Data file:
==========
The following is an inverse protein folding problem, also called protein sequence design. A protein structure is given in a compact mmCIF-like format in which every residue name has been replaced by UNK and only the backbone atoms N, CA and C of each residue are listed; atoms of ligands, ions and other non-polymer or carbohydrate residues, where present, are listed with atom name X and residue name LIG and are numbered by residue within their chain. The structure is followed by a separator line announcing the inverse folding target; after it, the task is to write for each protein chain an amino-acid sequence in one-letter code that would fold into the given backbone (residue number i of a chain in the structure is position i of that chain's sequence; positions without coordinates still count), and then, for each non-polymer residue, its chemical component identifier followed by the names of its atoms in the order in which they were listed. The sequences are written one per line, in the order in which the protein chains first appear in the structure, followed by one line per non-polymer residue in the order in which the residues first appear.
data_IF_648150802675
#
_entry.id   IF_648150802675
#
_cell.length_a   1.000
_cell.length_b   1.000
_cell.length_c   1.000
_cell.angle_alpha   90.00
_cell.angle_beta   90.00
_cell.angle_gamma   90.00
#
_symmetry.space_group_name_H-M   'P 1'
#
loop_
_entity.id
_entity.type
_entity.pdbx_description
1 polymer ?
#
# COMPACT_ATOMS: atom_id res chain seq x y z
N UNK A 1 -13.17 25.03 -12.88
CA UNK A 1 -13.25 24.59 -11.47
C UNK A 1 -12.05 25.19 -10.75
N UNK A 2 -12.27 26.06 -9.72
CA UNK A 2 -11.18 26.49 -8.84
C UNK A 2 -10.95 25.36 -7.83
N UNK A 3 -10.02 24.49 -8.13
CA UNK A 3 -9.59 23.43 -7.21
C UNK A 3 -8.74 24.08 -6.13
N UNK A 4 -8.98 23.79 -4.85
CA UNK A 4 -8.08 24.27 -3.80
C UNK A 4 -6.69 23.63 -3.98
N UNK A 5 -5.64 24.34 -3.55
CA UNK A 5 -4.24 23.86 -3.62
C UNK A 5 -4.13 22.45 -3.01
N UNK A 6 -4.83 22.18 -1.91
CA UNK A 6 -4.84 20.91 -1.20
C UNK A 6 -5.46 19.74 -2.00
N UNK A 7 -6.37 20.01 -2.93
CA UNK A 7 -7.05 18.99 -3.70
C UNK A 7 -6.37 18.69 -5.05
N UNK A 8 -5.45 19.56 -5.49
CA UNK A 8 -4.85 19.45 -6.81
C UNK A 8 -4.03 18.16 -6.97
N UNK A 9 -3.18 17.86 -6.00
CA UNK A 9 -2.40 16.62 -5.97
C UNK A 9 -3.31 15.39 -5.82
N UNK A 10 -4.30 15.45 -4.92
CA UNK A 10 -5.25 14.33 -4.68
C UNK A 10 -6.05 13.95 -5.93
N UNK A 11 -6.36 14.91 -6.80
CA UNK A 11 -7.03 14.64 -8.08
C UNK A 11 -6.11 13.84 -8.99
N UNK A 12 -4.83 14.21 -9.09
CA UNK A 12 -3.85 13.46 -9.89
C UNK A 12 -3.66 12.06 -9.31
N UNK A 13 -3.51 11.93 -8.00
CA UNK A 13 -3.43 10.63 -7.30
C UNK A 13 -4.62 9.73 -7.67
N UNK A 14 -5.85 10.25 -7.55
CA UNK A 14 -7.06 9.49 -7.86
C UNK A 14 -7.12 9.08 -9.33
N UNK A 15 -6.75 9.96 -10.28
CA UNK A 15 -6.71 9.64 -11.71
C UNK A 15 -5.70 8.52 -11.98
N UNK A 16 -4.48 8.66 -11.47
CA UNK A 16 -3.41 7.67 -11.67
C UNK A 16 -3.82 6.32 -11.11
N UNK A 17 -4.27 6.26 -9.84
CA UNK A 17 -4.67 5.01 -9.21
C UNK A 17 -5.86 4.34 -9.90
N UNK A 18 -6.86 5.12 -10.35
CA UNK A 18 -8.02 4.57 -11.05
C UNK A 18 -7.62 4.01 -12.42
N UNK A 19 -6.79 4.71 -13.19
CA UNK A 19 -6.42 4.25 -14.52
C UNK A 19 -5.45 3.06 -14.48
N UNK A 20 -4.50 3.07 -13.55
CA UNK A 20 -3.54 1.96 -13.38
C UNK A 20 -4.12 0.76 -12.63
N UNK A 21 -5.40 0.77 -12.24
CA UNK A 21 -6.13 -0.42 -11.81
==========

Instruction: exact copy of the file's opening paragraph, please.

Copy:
The following is an inverse protein folding problem, also called protein sequence design. A protein structure is given in a compact mmCIF-like format in which every residue name has been replaced by UNK and only the backbone atoms N, CA and C of each residue are listed; atoms of ligands, ions and other non-polymer or carbohydrate residues, where present, are listed with atom name X and residue name LIG and are numbered by residue within their chain. The structure is followed by a separator line announcing the inverse folding target; after it, the task is to write for each protein chain an amino-acid sequence in one-letter code that would fold into the given backbone (residue number i of a chain in the structure is position i of that chain's sequence; positions without coordinates still count), and then, for each non-polymer residue, its chemical component identifier followed by the names of its atoms in the order in which they were listed. The sequences are written one per line, in the order in which the protein chains first appear in the structure, followed by one line per non-polymer residue in the order in which the residues first appear.